The U.S. Court of Appeals for the Second Circuit recently affirmed entry of summary judgment in favor of a prominent media and information firm against a job seeker’s claims that it furnished false information in a purported “consumer report” obtained by a prospective employer in alleged violation of the Fair Credit Reporting Act.
In so ruling, the Court concluded that the media company was not a “consumer reporting agency,” because it did not intend to furnish “consumer reports” through its services, and thus was not subject to the FCRA, 15 U.S.C. § 1681, et seq.
A copy of the opinion in Kidd v. Thomson Reuters Corp. is available at: Link to Opinion.
A job seeker (“applicant”) was subject to a background check as part of an employment application process with the Georgia Department of Health. The department was a subscriber of a prominent multinational mass media and information firm’s online investigation software (“platform”).
Notwithstanding the company’s prohibitions against subscribers using the platform for any purpose covered by the FCRA — including credit inquires or employment background checks — the department used the platform to conduct a background check into the applicant.
Of note, such misuses of the platform are rare, with only 46 of the over 144 million searches between 2012 and 2016 alleged to be for a FCRA purpose. In this instance, the report included false information that the applicant had a prior state conviction for theft. Accordingly, she was not hired by the department for the open position. However, the information about the applicant was not correct.
The applicant filed a putative class action complaint against the company in the Southern District of New York alleging that its platform renders it a “consumer reporting agency” under the FCRA and that it violated several provisions of the FCRA in providing false information to the department.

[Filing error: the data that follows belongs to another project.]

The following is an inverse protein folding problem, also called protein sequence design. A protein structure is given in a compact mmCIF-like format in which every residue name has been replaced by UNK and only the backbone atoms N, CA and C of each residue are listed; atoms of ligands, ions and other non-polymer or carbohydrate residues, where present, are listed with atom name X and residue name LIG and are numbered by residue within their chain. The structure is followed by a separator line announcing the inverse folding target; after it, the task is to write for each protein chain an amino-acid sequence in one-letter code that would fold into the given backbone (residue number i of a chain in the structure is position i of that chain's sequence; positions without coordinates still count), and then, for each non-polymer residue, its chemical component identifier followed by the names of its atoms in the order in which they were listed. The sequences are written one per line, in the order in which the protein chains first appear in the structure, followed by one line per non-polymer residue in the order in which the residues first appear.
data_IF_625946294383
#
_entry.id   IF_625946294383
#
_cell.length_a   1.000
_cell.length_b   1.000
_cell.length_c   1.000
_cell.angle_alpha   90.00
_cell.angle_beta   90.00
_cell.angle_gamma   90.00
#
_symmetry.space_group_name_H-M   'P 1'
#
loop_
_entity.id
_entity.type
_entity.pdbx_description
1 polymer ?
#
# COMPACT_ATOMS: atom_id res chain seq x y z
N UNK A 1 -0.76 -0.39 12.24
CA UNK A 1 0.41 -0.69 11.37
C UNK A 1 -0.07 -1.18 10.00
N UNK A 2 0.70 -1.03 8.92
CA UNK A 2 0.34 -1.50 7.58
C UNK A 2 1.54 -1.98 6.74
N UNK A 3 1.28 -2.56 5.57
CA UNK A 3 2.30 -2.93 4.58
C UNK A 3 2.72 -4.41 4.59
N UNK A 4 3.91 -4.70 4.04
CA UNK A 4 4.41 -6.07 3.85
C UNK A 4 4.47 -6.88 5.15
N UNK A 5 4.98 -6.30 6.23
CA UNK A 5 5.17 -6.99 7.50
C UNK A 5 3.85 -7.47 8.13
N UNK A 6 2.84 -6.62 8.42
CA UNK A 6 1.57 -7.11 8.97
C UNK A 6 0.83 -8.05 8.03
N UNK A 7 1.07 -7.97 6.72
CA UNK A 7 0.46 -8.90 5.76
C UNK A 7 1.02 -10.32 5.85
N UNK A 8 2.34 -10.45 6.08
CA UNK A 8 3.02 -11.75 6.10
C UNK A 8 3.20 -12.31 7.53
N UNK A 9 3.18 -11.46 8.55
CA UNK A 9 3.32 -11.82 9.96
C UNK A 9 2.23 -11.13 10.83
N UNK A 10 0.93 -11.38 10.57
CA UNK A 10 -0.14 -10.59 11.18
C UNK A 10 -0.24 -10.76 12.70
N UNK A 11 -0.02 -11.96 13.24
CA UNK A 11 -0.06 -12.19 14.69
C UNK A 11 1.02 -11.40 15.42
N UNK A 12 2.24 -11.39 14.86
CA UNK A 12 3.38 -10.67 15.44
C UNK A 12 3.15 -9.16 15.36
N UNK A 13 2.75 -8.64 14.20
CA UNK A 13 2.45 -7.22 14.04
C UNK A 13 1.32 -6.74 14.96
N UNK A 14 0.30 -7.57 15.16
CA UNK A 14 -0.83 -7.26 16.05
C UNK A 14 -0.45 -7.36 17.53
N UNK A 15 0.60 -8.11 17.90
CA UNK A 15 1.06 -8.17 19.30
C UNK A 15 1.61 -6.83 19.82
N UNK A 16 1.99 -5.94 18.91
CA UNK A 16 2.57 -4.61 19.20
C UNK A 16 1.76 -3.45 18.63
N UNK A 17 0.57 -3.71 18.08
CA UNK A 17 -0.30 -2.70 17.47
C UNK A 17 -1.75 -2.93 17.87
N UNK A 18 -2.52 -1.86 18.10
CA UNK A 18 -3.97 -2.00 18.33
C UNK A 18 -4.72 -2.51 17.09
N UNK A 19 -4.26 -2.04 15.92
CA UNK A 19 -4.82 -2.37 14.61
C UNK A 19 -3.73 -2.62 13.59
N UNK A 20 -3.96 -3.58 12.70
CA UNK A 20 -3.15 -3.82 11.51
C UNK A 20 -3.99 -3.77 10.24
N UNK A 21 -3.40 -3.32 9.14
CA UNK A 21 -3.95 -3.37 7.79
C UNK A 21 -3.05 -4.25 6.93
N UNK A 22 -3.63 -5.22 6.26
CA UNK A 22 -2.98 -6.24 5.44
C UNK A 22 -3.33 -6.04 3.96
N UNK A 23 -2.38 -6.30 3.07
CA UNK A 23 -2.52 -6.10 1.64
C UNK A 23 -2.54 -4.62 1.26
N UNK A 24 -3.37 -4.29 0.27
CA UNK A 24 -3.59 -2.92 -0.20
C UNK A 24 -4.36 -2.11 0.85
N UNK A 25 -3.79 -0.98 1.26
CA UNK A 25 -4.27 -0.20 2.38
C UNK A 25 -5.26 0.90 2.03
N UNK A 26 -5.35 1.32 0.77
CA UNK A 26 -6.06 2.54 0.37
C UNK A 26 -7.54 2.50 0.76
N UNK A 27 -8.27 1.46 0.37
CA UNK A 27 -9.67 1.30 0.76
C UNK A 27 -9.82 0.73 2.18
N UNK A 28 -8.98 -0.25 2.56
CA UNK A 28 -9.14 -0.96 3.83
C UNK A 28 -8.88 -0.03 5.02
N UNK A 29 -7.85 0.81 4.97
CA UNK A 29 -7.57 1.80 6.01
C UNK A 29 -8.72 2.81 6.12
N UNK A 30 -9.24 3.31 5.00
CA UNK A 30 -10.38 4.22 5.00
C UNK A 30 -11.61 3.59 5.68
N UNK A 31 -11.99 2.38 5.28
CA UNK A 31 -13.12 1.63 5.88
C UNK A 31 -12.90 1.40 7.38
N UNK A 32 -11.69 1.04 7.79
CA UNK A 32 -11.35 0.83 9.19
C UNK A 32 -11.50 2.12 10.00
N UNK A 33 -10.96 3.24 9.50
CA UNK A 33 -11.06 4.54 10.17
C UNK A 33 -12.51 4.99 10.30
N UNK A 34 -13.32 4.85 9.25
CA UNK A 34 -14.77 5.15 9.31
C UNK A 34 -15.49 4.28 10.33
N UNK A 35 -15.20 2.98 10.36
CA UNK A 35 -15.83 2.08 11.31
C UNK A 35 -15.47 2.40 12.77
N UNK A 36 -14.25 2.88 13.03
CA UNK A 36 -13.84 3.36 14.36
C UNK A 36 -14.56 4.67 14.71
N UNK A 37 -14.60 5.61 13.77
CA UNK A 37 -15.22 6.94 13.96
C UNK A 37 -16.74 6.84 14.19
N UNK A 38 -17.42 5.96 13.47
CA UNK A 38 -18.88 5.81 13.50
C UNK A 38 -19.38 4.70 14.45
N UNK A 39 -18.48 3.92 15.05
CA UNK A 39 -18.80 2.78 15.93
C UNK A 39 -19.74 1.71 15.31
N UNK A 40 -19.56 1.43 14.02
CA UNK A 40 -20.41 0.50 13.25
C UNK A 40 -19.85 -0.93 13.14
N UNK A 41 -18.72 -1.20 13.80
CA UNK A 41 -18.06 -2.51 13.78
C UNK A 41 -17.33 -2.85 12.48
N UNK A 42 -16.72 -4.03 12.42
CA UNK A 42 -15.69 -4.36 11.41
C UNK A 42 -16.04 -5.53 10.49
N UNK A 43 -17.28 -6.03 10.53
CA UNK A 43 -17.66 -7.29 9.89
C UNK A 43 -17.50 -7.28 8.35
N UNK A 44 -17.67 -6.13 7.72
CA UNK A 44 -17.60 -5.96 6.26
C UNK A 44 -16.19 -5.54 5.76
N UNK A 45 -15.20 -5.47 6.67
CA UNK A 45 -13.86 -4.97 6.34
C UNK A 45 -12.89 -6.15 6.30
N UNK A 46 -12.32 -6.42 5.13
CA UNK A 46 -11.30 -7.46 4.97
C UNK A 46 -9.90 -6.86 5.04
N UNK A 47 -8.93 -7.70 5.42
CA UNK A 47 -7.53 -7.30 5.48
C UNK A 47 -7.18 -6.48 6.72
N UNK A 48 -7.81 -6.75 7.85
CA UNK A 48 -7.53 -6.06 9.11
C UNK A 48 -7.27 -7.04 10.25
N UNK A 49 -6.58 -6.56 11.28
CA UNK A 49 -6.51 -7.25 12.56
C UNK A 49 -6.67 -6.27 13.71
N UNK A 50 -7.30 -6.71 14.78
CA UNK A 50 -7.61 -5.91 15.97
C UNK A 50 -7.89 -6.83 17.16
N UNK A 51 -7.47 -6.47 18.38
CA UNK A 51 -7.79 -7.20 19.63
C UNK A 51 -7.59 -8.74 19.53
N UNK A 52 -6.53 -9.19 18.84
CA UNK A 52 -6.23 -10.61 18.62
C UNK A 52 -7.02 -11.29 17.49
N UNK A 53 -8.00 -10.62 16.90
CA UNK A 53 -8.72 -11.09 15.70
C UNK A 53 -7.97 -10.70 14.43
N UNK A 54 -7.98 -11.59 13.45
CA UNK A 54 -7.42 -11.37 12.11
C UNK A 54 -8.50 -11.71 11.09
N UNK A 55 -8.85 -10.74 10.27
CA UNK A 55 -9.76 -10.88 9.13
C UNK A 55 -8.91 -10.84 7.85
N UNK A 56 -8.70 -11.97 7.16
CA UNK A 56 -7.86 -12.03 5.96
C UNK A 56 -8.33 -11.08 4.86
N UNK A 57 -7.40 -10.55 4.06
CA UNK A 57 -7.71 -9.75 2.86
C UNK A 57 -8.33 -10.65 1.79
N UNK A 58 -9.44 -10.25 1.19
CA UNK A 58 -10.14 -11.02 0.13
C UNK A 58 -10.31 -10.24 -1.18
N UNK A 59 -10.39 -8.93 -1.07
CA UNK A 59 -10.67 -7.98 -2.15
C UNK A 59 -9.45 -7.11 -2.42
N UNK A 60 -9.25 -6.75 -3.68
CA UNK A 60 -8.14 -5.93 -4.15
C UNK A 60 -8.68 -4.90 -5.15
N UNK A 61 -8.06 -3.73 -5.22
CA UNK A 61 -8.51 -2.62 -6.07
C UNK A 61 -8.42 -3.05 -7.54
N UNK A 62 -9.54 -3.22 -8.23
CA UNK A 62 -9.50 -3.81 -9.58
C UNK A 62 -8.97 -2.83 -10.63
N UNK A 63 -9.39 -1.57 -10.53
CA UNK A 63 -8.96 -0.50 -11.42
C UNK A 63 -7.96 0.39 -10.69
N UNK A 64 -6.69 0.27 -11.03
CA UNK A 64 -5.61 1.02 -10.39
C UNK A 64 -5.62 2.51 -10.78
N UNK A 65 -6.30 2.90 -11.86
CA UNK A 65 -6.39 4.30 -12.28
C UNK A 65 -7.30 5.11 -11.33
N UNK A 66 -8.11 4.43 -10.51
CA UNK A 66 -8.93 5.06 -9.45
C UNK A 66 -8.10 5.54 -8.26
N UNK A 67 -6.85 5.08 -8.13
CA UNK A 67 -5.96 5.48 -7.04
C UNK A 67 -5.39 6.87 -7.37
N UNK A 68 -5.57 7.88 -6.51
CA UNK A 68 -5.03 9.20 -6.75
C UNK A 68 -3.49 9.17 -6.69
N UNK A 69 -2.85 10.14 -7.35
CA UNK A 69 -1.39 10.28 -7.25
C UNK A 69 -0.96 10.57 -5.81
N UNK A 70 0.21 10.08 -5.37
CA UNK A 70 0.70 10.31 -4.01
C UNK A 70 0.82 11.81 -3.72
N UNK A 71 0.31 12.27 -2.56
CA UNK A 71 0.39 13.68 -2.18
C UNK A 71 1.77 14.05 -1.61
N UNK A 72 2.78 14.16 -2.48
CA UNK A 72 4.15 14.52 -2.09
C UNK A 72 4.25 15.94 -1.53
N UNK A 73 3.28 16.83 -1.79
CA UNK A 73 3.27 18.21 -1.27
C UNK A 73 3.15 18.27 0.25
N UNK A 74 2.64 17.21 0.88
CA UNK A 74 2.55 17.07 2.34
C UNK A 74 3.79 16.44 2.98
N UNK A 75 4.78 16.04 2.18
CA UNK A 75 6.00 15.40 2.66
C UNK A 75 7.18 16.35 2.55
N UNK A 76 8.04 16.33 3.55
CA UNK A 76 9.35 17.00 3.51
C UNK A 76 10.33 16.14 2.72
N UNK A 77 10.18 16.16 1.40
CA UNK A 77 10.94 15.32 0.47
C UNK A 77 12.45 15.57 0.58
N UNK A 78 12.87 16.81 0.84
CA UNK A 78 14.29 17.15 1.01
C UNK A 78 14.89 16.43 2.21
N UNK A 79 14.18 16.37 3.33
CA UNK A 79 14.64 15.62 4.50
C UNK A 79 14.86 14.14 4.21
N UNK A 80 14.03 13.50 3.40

The media company moved for summary judgment, arguing it did not qualify as a “consumer reporting agency” under the FCRA, because it did not intend to furnish “consumer reports” through the platform. The trial court agreed and granted summary judgment in the media company’s favor. The instant appeal followed.
The appeal presented a novel question for the Second Circuit: whether, to qualify as a “consumer reporting agency” under the FCRA, an entity must specifically intend to furnish a “consumer report.”
To answer questions of statutory interpretation, the appellate court first turned to the relevant language of the FCRA.
As you may recall, the FCRA defines a “consumer reporting agency” as “any person which, for monetary fees, dues, or on a cooperative nonprofit basis, regularly engages in whole or in part in the practice of assembling or evaluating consumer credit information or other information on consumers for the purpose of furnishing consumer reports to third parties, and which uses any means or facility of interstate commerce for the purpose of preparing or furnishing consumer reports.” 15 U.S.C. § 1681a(f).
The act defines a “consumer report” as: any written, oral, or other communication of any information by a consumer reporting agency bearing on a consumer’s credit worthiness, credit standing, credit capacity, character, general reputation, personal characteristics, or mode of living which is used or expected to be used or collected in whole or in part for the purpose of serving as a factor in establishing the consumer’s eligibility for — (A) credit or insurance to be used primarily for personal, family or household purposes; (B) employment purposes; or (C) any other purpose authorized under section 1681b of this title.” 15 U.S.C. § 1681a(d)(1).
Interpreting the ordinary meaning of the word “purpose,” the Second Circuit concluded that the meaning of “for the purpose of” in § 1681a(f), a “consumer reporting agency” is an entity that intends the information it furnishes to constitute a “consumer report.” See Williams v. Wilmington Trust Co., 345 F.3d 128, 133 (2d Cir. 2003) (“[W]hen Congress uses in a statute a term of art with a long history of judicial interpretation, we must presume that Congress intends to use the word in its technical sense.”).